Windy gets a Diploma

 

   “Before we begin our regular commencement tonight,” said combined elementary/high school principal Jim Albertson, “we have a special award to present. Will Windy Wilson please come up here on the stage with us?”

  Windy looked up at the stage in the gymnasium and all he saw were black choir robes and smiles. He looked at his fellow spectators and all he saw were grins and people sitting down.

   “Windy?” said Jim. Windy walked up to the stage and shook hands with the principal. “Put this on.”

  Windy draped a black robe around himself and put the mortarboard on his head.

   Albertson pulled a piece of paper from his shirt pocket.

   “Alphonse Wilson, it is the judgment of your community and friends that no one has ever worked harder for an honorary doctor’s degree. Am I right on that?”

   The young graduates clapped and hooted, and so did the audience. Windy looked at the floor and blushed right through his grey beard.

   “We can’t give you an honorary doctorate here because we don’t have one. But your neighbors discovered that you only lacked one class to graduate from high school, and we can do something about that.”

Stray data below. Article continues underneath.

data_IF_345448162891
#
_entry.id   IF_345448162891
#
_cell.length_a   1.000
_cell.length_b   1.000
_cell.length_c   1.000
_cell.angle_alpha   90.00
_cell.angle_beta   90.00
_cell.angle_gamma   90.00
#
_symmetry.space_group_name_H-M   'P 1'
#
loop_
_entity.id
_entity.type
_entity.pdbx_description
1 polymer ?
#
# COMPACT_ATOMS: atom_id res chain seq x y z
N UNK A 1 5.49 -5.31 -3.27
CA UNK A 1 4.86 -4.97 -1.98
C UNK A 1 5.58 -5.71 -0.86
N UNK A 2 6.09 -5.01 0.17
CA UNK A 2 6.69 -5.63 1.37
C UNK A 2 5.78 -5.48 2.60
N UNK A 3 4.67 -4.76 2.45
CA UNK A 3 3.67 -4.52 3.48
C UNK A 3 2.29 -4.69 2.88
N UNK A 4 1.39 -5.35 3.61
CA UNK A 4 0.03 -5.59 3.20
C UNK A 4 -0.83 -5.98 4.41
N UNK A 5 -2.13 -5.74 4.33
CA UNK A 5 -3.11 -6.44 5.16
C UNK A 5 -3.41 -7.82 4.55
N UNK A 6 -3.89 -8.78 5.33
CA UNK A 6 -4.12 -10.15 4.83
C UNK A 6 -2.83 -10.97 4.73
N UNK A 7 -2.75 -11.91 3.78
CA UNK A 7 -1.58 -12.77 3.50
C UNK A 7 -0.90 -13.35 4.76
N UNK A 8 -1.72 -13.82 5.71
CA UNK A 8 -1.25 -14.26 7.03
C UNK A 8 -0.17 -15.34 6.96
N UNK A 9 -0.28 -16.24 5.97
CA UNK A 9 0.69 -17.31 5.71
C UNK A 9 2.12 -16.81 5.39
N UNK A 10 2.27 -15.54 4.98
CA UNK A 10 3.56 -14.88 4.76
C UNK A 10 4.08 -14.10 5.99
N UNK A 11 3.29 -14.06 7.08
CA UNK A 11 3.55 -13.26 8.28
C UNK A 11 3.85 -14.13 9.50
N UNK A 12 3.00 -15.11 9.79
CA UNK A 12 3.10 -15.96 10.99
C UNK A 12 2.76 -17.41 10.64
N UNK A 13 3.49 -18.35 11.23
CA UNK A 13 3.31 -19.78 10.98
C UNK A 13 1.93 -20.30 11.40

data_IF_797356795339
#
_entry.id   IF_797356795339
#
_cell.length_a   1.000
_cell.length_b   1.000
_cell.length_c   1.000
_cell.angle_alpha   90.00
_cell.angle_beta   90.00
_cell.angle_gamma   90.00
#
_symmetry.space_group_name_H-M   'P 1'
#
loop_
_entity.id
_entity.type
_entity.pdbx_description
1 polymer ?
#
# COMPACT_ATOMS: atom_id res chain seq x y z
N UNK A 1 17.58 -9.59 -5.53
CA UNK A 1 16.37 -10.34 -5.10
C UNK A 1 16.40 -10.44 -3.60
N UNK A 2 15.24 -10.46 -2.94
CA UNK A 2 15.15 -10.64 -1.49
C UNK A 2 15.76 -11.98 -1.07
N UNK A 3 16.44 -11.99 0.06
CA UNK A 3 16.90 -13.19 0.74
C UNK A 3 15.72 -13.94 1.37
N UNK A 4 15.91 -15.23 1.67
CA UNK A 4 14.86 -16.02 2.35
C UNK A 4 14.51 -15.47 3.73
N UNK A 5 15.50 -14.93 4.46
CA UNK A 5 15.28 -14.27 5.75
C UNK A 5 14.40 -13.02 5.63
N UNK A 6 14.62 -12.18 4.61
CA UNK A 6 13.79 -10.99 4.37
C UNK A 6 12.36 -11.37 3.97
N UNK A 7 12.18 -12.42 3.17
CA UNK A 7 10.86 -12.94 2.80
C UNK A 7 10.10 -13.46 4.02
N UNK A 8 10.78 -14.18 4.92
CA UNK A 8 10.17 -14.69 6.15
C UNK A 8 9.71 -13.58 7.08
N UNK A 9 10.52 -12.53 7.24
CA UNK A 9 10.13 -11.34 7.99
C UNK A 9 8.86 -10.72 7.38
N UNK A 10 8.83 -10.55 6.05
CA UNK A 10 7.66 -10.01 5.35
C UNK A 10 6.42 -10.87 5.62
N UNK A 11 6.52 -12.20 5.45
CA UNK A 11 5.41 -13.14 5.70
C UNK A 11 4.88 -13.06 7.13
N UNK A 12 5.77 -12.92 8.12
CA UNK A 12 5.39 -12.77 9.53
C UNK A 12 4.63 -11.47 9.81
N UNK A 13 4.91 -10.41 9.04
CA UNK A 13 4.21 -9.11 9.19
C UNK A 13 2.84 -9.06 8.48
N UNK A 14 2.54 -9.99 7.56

“Alphonse Wilson … known to all as Windy … this school … these young graduates … and all your friends and neighbors are proud to bestow upon you an honorary high school diploma.”

   Jim placed a ribbon with a medal hanging from it around Windy’s neck and handed him a rolled-up certificate.

   Not too many aging cowboy camp cooks and philosophers receive standing ovations, but then, there’s nothing very ordinary about Windy Wilson and we all know that.

 

Brought to you by Saddle Up: A Cowboy’s Guide to Writing, by Slim Randles, now available at Amazon.com.


 

Newspaper columnist Slim Randles, who writes the weekly Home Country column, took home two New Mexico Book Awards in 2011. His advice book for young people, “A Cowboy’s Guide to Growing Up Right,” took first place in the self-help category, and “Sweetgrass Mornings” won in the biography/memoirs category. Randles lives and works in Albuquerque. Home Country reaches 3 million hometown newspaper readers each week

Slim Randles learned mule packing from Gene Burkhart and Slim Nivens. He learned mustanging and wild burro catching from Hap Pierce. He learned horse shoeing from Rocky Earick. He learned horse training from Dick Johnson and Joe Cabral. He learned humility from the mules of the eastern High Sierra. Randles lives in Albuquerque.

Randles has written newspaper stories, magazine articles and book, both fiction and nonfiction. His column appeared in New Mexico Magazine for many years and was a popular columnist for the Anchorage Daily News and the Albuquerque Journal, and now writes a nationally syndicated column, “Home Country,” which appears in several hundred newspapers across the country.

 

  Huntington Beach News


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